Transformative Technologies 2010 nominees: Genetic and crossbreeding platforms for feedstock transformation
Nominations: Genetic and breeding platforms for feedstock transformation
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Last November, Ceres announced an agreement with Choren, to optimize energy crops for thermochemical conversion to advanced low-carbon biofuels. The two-year bioenergy project is funded in part by a grant from the U.S. Department of Energy. The thermochemical process does not require enzymes or microorganisms; instead, the biomass is gasified under certain heat and pressure conditions producing synthesis gas, a carbon monoxide and hydrogen-rich gas that can be converted into high quality synthetic fuels, intermediate chemicals or electricity.
In its role, Ceres will evaluate the composition of a broad range of switchgrass and willow plants, and provide biomass samples to Choren for thermochemical processing.
Chromatin is using its technology platform to optimize sorghum from an agronomic perspective and as an energy crop by designing its compositional attributes to match the unique needs and process specifications of bioprocessors. Using a phased approach as a platform for improving sorghum over time, the company will use technologies such as compositional screening and analysis, marker assisted breeding and gene stacking to deploy proprietary feedstocks near term and ultimately to optimize sorghum for specific bioprocessors’ needs.
NCSU Duckweed project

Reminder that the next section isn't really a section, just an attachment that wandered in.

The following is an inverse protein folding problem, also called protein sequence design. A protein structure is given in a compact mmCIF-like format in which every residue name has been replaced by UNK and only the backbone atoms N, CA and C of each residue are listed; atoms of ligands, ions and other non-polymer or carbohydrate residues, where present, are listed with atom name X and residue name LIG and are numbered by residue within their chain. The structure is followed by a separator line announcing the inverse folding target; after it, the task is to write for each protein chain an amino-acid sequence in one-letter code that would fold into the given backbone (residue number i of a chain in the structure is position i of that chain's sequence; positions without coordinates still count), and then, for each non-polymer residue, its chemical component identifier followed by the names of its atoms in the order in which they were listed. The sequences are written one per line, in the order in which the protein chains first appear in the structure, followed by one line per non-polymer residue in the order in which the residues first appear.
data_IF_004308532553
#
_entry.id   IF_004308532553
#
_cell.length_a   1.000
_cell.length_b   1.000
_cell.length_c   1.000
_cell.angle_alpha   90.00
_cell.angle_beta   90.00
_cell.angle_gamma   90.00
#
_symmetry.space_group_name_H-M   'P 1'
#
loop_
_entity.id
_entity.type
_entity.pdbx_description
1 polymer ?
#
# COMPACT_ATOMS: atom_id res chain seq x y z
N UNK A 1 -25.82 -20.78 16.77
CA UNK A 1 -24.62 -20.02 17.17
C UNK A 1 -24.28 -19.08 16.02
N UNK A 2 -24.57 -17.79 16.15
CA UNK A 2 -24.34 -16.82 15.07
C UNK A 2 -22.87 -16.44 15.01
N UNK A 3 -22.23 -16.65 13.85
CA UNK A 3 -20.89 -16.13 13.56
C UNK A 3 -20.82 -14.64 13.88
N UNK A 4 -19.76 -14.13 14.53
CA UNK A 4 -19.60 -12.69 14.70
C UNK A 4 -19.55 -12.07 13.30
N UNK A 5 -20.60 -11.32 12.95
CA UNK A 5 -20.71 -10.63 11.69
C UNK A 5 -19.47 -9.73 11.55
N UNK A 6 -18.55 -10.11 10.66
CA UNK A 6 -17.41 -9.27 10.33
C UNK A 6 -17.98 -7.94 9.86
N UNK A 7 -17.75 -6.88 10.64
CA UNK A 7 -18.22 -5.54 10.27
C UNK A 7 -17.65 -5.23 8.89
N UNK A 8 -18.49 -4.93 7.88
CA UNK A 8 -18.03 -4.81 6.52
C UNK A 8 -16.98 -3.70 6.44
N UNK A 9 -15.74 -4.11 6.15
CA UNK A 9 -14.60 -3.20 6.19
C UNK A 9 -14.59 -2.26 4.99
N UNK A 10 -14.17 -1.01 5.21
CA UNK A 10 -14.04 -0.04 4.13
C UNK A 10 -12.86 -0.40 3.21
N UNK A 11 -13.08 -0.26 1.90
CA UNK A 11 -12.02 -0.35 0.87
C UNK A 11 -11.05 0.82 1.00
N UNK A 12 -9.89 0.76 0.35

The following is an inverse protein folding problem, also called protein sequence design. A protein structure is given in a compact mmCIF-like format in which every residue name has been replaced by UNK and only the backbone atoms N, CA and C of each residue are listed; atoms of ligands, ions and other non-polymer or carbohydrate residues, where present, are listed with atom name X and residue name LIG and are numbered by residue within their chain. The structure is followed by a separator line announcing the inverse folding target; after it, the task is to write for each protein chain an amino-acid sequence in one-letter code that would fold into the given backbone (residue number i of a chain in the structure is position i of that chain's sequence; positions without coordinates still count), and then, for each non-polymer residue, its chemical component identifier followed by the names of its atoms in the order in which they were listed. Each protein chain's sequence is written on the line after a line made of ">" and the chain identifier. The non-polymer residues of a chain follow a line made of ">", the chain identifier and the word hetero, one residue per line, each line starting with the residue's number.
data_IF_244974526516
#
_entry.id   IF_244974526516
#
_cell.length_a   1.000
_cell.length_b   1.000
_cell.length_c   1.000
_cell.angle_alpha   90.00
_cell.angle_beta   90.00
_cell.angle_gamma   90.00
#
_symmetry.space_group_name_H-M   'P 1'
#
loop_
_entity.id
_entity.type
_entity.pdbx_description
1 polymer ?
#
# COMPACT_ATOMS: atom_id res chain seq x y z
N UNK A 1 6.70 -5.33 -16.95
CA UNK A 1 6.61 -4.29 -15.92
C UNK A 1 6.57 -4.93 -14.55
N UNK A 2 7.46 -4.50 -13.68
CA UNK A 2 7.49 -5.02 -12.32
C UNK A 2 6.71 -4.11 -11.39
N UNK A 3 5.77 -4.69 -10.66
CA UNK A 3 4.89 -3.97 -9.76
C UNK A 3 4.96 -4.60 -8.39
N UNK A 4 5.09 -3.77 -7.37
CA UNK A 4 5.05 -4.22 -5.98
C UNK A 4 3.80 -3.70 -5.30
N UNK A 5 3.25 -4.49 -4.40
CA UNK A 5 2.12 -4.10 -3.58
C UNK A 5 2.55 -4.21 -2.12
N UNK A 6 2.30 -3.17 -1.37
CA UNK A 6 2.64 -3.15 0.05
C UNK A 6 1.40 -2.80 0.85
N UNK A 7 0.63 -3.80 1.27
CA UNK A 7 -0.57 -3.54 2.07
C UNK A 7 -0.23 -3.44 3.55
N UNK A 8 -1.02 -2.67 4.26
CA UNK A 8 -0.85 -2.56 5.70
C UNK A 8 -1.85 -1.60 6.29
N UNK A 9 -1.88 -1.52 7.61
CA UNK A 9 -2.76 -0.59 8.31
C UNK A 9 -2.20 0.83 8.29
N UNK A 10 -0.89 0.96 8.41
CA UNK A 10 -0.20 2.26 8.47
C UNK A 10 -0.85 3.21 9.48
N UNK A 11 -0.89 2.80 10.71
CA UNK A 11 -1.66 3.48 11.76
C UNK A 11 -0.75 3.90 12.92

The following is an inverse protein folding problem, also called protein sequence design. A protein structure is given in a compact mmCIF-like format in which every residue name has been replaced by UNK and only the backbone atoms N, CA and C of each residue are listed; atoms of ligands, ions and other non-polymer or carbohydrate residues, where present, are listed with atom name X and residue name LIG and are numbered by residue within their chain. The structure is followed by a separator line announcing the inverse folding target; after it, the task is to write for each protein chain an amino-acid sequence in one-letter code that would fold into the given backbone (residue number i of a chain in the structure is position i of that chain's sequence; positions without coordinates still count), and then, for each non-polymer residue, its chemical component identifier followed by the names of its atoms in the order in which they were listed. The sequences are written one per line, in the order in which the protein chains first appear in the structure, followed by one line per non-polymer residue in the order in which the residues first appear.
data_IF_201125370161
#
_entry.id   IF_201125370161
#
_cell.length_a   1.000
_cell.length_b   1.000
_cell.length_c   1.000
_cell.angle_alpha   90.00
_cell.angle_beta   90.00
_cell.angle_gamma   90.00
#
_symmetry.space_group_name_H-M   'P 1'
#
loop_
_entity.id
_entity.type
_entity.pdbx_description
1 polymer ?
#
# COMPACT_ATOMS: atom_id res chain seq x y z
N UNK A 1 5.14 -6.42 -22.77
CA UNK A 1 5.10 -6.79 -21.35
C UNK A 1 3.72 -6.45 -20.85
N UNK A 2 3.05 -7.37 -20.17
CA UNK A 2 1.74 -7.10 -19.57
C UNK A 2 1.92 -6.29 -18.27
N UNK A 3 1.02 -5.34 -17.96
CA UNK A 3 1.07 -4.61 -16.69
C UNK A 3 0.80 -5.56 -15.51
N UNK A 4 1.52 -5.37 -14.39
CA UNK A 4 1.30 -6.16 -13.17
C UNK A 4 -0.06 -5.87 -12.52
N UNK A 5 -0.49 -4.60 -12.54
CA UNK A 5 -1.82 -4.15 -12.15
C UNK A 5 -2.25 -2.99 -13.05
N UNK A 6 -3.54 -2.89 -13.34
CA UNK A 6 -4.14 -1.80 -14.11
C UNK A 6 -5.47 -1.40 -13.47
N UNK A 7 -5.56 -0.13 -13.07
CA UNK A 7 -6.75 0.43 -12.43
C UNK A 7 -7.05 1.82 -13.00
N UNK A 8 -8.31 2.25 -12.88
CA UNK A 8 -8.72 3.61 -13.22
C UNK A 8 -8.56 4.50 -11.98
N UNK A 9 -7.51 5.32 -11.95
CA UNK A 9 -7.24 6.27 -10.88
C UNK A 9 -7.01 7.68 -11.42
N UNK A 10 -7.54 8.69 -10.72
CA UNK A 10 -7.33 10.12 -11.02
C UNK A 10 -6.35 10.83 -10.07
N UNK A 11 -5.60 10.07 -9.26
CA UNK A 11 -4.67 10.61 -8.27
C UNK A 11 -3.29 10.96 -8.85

Duckweed to produce biofuel without any wastage. A project at North Carolina State University to produce high yields of duckweed (lemon) as a biofuel feedstock.
The JMax Jatropha Optimization Platform from SG Biofuels provides research agencies and plantation developers with access to the world’s largest library of Jatropha genetic material, the sequenced genome and advanced biotech and synthetic biology tools to develop elite Jatropha cultivars specifically optimized for unique growing conditions around the world.
In May, a long-term monopoly on the creation of bacterial cell life — held, reportedly, by God (or the open-source community known as evolution) — was broken yesterday when a scientific team headed by Drs. Craig Venter, Hamilton Smith and Clyde Hutchison announced completion of the final step in their quest to create the first synthetic bacterial cell.
Thomas Jefferson University project
Transformed tobacco leaves. A project at Thomas Jefferson University to increase oil content in tobacco leaves, making them prospectively viable for biofuels.
TransAlgae’s goal is to domesticate algae for energy and feed markets. Our basic premise: any organism has to be domesticated to become a reliable crop. Reliability is immunity to contamination, homogeneity in production and stable yields. The fastest way of domestication known to the world today is by genetic engineering. TransAlgae’s differentiated approach is that it has created a unique toolbox for genetic transformations in algae. This toolbox will be primarily used to domesticate algae to adapt it as a crop for commodity products, such as biofuels and feed.
Category: News Analysis